How do you show off your fandom while living away from Kentucky?Wearing UK apparel and shirts and when watching other sports ( mostly footy ) with local friends, talking up our program and how it ranks in the history of American basketball. Trying to explain the conferences and the NCAA tournament and the fact that universities play in massive arenas is a whole other story.
What’s the hardest thing about being a fan outside of the geographic BBN? The best thing?The best thing is it is harder to stew on a tough loss when no one else really gives a damn, you just move on. The worst thing is game times going on during working hours.
What do you do for games?Get up early and stream on the Internet. If I am at work then I will usually put the KSR liveblog and try to follow the action.
What’s the craziest thing you’ve ever done to follow a game live?
For the national title game in 2012, I called into work sick (I teach English as a second language in Melbourne) and had my wife (who is also a teacher) go to work in my place.
How do you keep up with UK news without the local media readily accessible?Kentucky Sports Radio of course!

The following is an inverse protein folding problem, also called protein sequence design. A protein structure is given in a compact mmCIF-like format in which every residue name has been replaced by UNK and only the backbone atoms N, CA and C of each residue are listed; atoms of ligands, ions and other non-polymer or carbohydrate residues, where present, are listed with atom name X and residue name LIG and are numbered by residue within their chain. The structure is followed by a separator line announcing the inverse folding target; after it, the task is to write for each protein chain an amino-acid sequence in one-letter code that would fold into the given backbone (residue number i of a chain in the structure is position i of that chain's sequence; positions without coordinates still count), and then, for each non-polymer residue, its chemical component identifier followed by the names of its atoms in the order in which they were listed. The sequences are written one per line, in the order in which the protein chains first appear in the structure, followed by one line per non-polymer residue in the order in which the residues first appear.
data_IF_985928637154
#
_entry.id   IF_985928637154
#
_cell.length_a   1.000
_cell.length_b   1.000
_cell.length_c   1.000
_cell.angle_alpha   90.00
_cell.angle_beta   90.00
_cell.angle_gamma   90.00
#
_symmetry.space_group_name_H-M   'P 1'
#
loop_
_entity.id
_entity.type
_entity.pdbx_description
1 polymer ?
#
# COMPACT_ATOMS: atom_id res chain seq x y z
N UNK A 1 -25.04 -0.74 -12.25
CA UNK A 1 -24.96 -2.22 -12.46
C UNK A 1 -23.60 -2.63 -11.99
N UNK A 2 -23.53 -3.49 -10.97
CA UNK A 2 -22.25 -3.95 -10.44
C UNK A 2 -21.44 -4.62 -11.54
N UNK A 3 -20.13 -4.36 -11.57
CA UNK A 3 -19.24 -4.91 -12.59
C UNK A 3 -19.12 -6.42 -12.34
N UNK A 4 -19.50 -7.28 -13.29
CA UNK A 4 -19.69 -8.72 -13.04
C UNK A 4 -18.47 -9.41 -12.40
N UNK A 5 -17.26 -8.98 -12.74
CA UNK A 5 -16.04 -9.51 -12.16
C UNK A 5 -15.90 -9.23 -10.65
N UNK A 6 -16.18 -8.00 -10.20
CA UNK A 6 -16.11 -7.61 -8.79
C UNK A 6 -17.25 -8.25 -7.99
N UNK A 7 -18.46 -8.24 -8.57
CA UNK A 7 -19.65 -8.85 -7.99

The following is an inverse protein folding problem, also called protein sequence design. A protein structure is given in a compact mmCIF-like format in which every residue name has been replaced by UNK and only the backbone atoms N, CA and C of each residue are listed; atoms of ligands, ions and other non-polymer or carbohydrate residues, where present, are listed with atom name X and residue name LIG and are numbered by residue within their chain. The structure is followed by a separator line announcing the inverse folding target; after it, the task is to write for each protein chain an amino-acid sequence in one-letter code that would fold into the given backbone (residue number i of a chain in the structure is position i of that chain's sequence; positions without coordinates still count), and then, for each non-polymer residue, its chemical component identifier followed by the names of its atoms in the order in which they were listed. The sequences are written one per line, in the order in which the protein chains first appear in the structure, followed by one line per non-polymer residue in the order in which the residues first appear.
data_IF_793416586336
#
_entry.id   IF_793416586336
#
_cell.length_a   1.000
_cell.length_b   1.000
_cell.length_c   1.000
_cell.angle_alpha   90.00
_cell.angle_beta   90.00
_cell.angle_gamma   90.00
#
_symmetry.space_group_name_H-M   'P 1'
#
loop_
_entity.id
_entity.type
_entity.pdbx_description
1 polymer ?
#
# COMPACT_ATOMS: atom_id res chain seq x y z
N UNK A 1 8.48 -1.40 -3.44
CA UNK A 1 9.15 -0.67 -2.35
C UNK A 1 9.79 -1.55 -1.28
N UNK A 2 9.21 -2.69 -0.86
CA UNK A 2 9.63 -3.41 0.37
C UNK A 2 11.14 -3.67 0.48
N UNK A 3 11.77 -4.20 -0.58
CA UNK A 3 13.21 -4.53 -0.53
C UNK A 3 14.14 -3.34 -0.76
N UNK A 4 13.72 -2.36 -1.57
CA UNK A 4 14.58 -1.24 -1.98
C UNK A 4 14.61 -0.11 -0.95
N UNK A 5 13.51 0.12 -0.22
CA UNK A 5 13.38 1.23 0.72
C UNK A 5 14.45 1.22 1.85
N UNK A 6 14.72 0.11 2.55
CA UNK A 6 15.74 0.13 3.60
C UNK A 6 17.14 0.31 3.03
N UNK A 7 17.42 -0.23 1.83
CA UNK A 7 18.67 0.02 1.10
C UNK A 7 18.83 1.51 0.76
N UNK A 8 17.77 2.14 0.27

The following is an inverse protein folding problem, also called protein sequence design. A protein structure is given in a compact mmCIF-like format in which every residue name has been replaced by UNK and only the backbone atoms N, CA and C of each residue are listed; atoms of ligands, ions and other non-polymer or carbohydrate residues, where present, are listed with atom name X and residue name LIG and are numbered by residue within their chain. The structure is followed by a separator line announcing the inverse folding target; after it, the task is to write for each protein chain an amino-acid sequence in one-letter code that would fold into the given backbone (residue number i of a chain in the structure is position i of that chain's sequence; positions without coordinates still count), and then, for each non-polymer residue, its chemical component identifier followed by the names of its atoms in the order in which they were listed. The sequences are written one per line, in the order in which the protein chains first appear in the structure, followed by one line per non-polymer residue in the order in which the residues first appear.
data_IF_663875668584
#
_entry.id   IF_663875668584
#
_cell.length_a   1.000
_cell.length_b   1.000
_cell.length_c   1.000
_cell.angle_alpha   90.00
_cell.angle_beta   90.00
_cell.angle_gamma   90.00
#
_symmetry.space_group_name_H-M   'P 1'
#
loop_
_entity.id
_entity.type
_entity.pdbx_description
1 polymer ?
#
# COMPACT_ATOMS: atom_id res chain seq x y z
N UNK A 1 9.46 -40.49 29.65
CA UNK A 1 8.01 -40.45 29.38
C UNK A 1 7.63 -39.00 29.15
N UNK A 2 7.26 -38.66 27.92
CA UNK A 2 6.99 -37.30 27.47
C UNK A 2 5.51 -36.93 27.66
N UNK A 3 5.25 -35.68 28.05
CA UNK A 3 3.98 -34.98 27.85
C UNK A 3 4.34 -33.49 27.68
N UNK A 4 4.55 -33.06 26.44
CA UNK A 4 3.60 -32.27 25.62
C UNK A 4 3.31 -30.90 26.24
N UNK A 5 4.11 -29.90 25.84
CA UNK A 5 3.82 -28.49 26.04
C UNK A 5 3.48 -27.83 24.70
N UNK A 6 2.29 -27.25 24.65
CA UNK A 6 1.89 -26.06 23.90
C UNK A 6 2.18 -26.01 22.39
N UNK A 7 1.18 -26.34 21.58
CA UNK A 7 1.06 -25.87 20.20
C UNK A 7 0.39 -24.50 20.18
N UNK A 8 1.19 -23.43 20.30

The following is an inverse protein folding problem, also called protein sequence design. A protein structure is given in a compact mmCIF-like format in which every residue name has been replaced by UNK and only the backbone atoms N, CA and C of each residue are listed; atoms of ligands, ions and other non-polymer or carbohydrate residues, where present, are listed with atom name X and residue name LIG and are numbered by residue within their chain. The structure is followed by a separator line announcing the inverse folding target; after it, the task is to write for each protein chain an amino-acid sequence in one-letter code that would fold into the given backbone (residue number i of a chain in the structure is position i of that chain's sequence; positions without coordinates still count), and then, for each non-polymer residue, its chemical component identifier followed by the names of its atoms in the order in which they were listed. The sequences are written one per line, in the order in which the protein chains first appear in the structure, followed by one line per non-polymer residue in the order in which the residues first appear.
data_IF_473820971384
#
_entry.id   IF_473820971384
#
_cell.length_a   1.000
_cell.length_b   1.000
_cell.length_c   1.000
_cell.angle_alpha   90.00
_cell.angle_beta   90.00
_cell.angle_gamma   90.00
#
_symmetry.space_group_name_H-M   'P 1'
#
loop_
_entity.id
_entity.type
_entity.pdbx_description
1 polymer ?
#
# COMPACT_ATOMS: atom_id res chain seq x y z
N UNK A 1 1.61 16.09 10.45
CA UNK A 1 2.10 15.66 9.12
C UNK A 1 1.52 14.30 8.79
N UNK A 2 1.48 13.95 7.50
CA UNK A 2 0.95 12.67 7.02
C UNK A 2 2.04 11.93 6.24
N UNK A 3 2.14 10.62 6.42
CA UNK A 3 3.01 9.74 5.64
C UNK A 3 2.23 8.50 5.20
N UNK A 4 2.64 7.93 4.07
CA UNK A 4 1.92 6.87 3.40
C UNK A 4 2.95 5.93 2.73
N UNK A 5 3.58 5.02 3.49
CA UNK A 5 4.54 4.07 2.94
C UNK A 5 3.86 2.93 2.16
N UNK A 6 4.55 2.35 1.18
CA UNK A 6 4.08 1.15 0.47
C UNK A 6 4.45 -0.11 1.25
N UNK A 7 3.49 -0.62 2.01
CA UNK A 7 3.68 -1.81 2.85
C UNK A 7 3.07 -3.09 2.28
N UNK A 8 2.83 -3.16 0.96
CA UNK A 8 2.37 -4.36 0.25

If I embark on a cross-country road trip with my friends, a la Britney Spears in Crossroads, do you have a UK-themed room I can stay in?Not exactly, but since moving to Australia I have taken up brewing beer and have a dedicated beer room..so you can sleep in a room with about 100 beers to drown your sorrows.
That will suffice. Since becoming an ex-pat, have you returned to Kentucky to watch the team play or seen the team play live in a different area? Any stories there?Yes, my wife and me spent nearly half a year in Owensboro in 2011 and we indoctrinated her well into wearing the right clothes during the game, having lucky seats, etc. That was a fun year capped off with a trip to the Final Four. Just for the record, Doron Lamb was her favorite player.
How do the locals respond to your fandom?Mostly with respect, I see a lot of similarities with the footy culture here and the basketball culture in KY, so people get it. They really don't quite grasp the university system or why a player from New York would choose to go anywhere else to play. They totally understand the passion for your team though.
What advice do you have for anyone who may be considering a move from Kentucky who is concerned about missing out on following UK?
With the Internet you wont miss much....just the option of going to the games.
Any general stories that the readers of KSR would be interested to hear about living as a BBN ex-pat?On the Thursday before the Dream Game 2, I left work feeling anxious. I randomly bumped into a Malaysian family on the street and the mother was wearing a UK sock hat. I asked her about it and she said she went to graduate school at UK before moving to Melbourne. As we were parting ways, she shouted "GO BIG BLUE and Beat the Cards!" I felt pretty good about the game following that. Are you an ex-pat of BBN who enjoys talking about yourself? E-mail me at [email protected]